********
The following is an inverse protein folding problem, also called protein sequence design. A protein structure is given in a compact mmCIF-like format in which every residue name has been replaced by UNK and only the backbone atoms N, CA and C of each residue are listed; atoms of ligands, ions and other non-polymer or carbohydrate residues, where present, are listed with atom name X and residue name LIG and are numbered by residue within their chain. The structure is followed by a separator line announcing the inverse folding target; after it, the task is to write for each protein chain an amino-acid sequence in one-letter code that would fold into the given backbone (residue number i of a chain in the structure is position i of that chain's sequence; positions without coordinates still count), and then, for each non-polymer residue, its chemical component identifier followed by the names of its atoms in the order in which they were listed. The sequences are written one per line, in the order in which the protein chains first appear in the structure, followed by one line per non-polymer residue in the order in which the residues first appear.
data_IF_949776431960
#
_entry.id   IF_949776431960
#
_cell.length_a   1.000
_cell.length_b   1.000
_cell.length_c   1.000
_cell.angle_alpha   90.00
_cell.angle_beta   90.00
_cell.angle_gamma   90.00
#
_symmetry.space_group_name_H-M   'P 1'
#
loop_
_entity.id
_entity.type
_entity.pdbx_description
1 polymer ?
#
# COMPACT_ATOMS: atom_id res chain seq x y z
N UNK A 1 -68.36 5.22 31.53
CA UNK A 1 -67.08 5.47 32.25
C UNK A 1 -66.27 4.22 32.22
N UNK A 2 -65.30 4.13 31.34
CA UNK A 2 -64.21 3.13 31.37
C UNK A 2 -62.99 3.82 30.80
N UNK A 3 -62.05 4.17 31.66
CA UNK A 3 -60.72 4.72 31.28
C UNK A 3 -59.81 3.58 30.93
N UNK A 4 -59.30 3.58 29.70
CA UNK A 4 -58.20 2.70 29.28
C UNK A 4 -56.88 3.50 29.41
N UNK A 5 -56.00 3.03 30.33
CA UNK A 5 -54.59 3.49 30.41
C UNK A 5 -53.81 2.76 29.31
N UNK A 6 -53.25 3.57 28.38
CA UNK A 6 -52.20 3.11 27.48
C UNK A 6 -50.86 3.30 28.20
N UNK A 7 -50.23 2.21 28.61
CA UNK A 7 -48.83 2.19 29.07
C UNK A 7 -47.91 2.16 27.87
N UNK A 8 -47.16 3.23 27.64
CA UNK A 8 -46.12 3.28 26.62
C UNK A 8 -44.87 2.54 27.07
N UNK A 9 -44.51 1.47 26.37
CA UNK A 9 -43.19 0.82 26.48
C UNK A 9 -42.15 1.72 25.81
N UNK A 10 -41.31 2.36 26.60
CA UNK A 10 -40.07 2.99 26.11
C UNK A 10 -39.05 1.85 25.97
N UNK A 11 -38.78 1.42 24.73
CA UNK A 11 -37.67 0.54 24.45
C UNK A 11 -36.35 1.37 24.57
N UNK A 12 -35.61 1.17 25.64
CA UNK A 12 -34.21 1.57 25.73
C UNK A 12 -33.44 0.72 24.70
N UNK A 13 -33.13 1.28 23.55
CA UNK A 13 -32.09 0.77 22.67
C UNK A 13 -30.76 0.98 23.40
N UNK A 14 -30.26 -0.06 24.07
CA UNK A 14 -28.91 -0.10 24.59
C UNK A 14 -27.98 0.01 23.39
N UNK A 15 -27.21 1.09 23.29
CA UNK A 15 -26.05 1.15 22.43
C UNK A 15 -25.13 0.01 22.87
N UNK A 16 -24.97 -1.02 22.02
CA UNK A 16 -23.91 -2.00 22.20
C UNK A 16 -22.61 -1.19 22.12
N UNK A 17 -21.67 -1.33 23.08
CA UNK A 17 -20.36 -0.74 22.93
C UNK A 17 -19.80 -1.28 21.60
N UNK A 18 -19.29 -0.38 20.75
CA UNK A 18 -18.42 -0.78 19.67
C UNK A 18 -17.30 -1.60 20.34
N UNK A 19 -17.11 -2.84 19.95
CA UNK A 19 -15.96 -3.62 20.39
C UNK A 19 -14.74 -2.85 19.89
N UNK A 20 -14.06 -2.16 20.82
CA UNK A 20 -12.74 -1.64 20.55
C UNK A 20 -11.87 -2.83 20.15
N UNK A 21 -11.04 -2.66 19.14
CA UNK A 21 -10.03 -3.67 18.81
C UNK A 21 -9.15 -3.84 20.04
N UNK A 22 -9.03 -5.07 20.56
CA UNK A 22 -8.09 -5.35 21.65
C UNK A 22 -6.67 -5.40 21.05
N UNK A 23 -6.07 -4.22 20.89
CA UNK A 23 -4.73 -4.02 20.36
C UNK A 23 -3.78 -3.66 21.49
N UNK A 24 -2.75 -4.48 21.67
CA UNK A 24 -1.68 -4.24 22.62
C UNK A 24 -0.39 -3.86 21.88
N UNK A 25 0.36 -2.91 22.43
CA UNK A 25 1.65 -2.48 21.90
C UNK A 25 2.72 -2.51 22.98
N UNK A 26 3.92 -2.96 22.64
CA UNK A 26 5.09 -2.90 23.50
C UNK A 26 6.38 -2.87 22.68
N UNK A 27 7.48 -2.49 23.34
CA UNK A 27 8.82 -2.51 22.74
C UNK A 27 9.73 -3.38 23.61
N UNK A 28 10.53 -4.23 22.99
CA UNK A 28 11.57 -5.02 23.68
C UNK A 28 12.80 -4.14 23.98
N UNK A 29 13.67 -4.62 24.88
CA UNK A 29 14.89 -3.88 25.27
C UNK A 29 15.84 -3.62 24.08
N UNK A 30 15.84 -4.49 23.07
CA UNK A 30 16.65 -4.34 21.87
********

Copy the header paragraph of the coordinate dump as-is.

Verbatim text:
The following is an inverse protein folding problem, also called protein sequence design. A protein structure is given in a compact mmCIF-like format in which every residue name has been replaced by UNK and only the backbone atoms N, CA and C of each residue are listed; atoms of ligands, ions and other non-polymer or carbohydrate residues, where present, are listed with atom name X and residue name LIG and are numbered by residue within their chain. The structure is followed by a separator line announcing the inverse folding target; after it, the task is to write for each protein chain an amino-acid sequence in one-letter code that would fold into the given backbone (residue number i of a chain in the structure is position i of that chain's sequence; positions without coordinates still count), and then, for each non-polymer residue, its chemical component identifier followed by the names of its atoms in the order in which they were listed. The sequences are written one per line, in the order in which the protein chains first appear in the structure, followed by one line per non-polymer residue in the order in which the residues first appear.